(52.) Urbach & Soussa, supra note 48, at 28.

(53.) Inwood Labs., Inc. v. Ives Labs., Inc., 456 U.S. 844, 851 n.11 (1982).

(54.) Wal-Mart, 529 U.S. at 216.

(55.) The fashion industry is cyclical, meaning most new garments are evolved forms of an older garment. Raustiala & Sprigman, supra note 18, at 1692, 1734-35. This makes it very difficult for a designer to show that a particular garment design has a strong enough secondary meaning to reach the threshold for trade dress protection.

(56.) Urbach & Soussa, supra note 48, at 28.

(57.) See, e.g., Mazer v. Stein, 347 U.S. 201 (1954) (upholding the lower court's decision to grant copyright protection to dancing figures).

(58.) Robert C. Denicola, Applied Art and Industrial Design: A Suggested Approach to Copyright in Useful Articles, 67 MINN. L. REV. 707,712 (1983).

(59.) Id.

(60.) 17 U.S.C. [section][section] 501-13 (2006).

(61.) See H.R. REP. No. 94-1476, reprinted in 1976 U.S. CODE CONG. & ADMIN. NEWS 5659, 5664 ("The history of copyright law has been one of gradual expansion in the types of works accorded protection.").

(62.) Stein, 347 U.S. at 209-10.

(63.) Jack Adelman, Inc. v. Sooners & Gordon, Inc., 112 F. Supp. 187,189-90 (D.C.N.Y. 1934) ("[A] dress is not copyrightable. A picture of a dress is.").

(64.) 17 U.S.C. [section] 102(a)(5) (2006).

(65.) Raustiala & Sprigman, supra note 18, at 1748.

(66.) Celebration Int'l, Inc. v. Chosun Int'l, Inc., 234 F. Supp. 2d 905, 912 (S.D. Ind. 2002).

(67.) Id.

(68.) 17 U.S.C. [section] 101 (2000).

(69.) Kieselstein-Cord v. Accessories by Pearl, Inc., 632 F.2d 989, 999 (1980).

(70.) Afori, supra note 32, at 1122.

(71.) 35 U.S.C. [section] 171 (2006); see also 37 C.F.R. [section] 1.151 (2009) (detailing the rules of design patents).

(72.) BLACK'S LAW DICTIONARY 1156 (8th ed. 2004).

(73.) Hagin, supra note 14, at 354.

(74.) Urbach & Soussa, supra note 48, at 28.

(75.) BLACK'S LAW DICTIONARY 1530 (8th ed. 2004).

(76.) Urbach & Soussa, supra note 48, at 28 (citing In re Bartlett, 300 F.2d 942, 943-44 (C. C.P.A. 1962), as an example of the degree of novelty required to receive a patent).

(77.) Afori, supra note 32, at 1122.

(78.) Id. at 1123.

(79.) See supra Part ILD.2 for an explanation of utilitarian function and its effect on a design's potential to be copyrighted.

(80.) Afori, supra note 32, at 1123; see also Vanity Fair Mills, Inc. v. Olga Co., 510 F.2d 336, 340 (2d Cir. 1975) (illustrating the difficulty of obtaining a design patent).

(81.) Hagin, supra note 14, at 354.

(82.) 37 C.F.R. [section] 1.16 (2008); see also 37 C.F.R. [section] 1.18 (2008).

(83.) See U.S. Patent & Trademark Office, FY 2009 Fee Schedule, (defining requisite fees to file).

(84.) Day, supra note 4, at 251.

(85.) See Part ILB, supra, for details about design piracy.

(86.) Merges, supra note 33, at 1353.

(87.) 17 U.S.C. [section] 102(a) (2006).

(88.) 17 U.S.C. [section][section] 901-14 (2006).

(89.) 17 U.S.C. [section] 1301 (2006).

(90.) Mary Jane Augustine & Christopher S. Dunn, Design Responsibility and Liability: Consequences of Ownership of Licensing of the Project Drawings--If You Pay for it, Do You Own it?, CONSTRUCTION LAW., Summer 2008, at 35 (2008).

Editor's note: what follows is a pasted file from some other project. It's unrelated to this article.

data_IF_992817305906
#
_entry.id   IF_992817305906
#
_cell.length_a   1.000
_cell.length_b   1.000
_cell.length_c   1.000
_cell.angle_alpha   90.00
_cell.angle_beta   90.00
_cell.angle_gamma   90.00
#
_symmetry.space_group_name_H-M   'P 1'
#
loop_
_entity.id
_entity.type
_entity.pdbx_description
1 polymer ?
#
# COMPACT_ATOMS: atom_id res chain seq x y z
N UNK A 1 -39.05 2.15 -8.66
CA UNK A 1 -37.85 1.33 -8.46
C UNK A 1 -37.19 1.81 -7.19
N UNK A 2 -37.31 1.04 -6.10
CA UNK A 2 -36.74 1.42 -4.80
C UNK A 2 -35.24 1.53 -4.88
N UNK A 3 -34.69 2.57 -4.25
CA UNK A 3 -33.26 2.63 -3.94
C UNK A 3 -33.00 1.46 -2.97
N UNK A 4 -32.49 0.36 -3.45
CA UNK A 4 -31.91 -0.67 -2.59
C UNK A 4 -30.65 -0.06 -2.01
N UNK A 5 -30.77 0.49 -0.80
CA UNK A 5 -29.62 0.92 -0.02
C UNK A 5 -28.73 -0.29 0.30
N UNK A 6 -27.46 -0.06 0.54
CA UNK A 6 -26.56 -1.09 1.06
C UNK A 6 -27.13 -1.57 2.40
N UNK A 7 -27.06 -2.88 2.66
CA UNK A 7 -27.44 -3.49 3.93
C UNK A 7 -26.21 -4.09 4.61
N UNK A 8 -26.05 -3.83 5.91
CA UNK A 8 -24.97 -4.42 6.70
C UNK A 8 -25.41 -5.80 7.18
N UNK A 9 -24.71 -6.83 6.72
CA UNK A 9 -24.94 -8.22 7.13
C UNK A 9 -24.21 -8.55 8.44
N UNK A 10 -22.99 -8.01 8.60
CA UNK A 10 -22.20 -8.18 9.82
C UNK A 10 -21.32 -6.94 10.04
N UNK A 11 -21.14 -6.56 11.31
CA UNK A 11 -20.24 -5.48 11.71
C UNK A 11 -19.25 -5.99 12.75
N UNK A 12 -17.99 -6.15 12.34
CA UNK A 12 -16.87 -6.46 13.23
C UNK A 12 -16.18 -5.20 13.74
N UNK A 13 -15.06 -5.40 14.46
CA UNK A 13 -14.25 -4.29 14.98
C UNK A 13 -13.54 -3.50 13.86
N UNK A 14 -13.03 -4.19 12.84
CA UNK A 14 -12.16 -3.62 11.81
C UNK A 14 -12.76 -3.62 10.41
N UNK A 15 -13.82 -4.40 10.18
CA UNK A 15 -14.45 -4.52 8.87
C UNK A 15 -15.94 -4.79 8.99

(91.) Id.

(92.) Brian W. Ester & Tyler Rogers, Expensive Inspiration, ADVOCATE (Idaho), August 2008, at 21.

(93.) 17 U.S.C. [section] 102(a) (2006).

(94.) Id.

(95.) Copyright Act, Pub. L. No. 101-650, 17 U.S.C. [section] 120 (2006).

(96.) See Augustine & Dunn, supra note 90, at 36 (describing the act's expansion of legal protections).

(97.) 17 U.S.C. [section][section] 901-14 (2006).

(98.) Afori, supra note 32, at 1127, 1176.

(99.) Id. at 1127.

(100.) Bonito Boats, Inc. v. Thunder Craft Boats, Inc., 489 U.S. 141, 143-44 (1989).

(101.) Id. at 167-68.

(102.) 17 U.S.C. [section] 1301(a)(1) (2006).

(103.) Afori, supra note 32, at 1126.

(104.) Id.

(105.) Id.

(106.) Id.

(107.) Samantha L. Hetherington, Fashion Runways Are No Longer the Public Domain: Applying the Common Law Right of Publicity to Haute Couture Fashion Design, 24 HASTINGS COMM. & ENT. L.J. 43, 44 (2001).

(108.) Id.

(109.) See, e.g., Burnett, supra note 1, at 8 (stating the express support of the Commissioner of Patents, the Register of Copyrights, and recognized patent attorneys).

(110.) Hetherington, supra note 107, at 44.

(111.) H.R. 902, 101st Cong. (1989); H.R. 1790, 102d Cong. (1991).

(112.) H.R. 5055, 109th Cong. (2006).

(113.) Id.

(114.) Id.

(115.) H.R. 2033, 110th Cong. (2007).

(116.) Id.

(117.) Id.

(118.) Id. [section] 2(a).

(119.) Id.

(120.) See generally H.R. 2033, 110th Cong. (2007).

(121.) Id. [section] 2(c).

(122.) Id. [section] 2(a).

(123.) Id.

(124.) S. 1957, 110th Cong. (2007).

(125.) Id.

(126.) Id.

(127.) Id.

(128.) See notes 102-106 and accompanying text for a more detailed explanation of the adaptations of the VHDPA to accommodate fashion designs.

(129.) S. 1957, 110th Cong. [section] 2(d) (2007).

(130.) Id.

(131.) 17 U.S.C. [section] 1309 (2006).

(132.) See S. 1957, 110th Cong. [section] 2(d)(2) (2007).

(133.) H.R. 2196, 111th Cong. (2009). The bill was introduced by William Delahunt (D-MA), Bob Goodlatte (R-MA), Jerrold Nadler (D-NY), Darrell Issa (R-CA), Sheila Jackson-Lee (D-TX), Mary Bono Mack (R-CA), Jim Sensenbrenner (R-WI), Debbie Wasserman Schultz (D-FL), Howard Coble (R-NC), Dan Maffei (D-NY), Anthony Weiner (D-NY), Irma Rangel (D-TX), Robert Wexler (D-FL), Maxine Waters (D-CA), Steve Cohen (D-TN), Carolyn Maloney (D-NY), George Miller (D-CA), and Rosa DeLauro (D-CT).

(134.) Id. [section] 2(c).

(135.) Id.

(136.) Id. [section] 1333.

(137.) See H.R. 2033, 110th Cong. (2007); supra note 116 and accompanying text; see also S. 1957, 110th Cong. (2007); supra note 129 and accompanying text. For full provisions of relevant parts of the VHDPA see Appendix A.

(138.) 17 U.S.C. [section] 1309 (2006).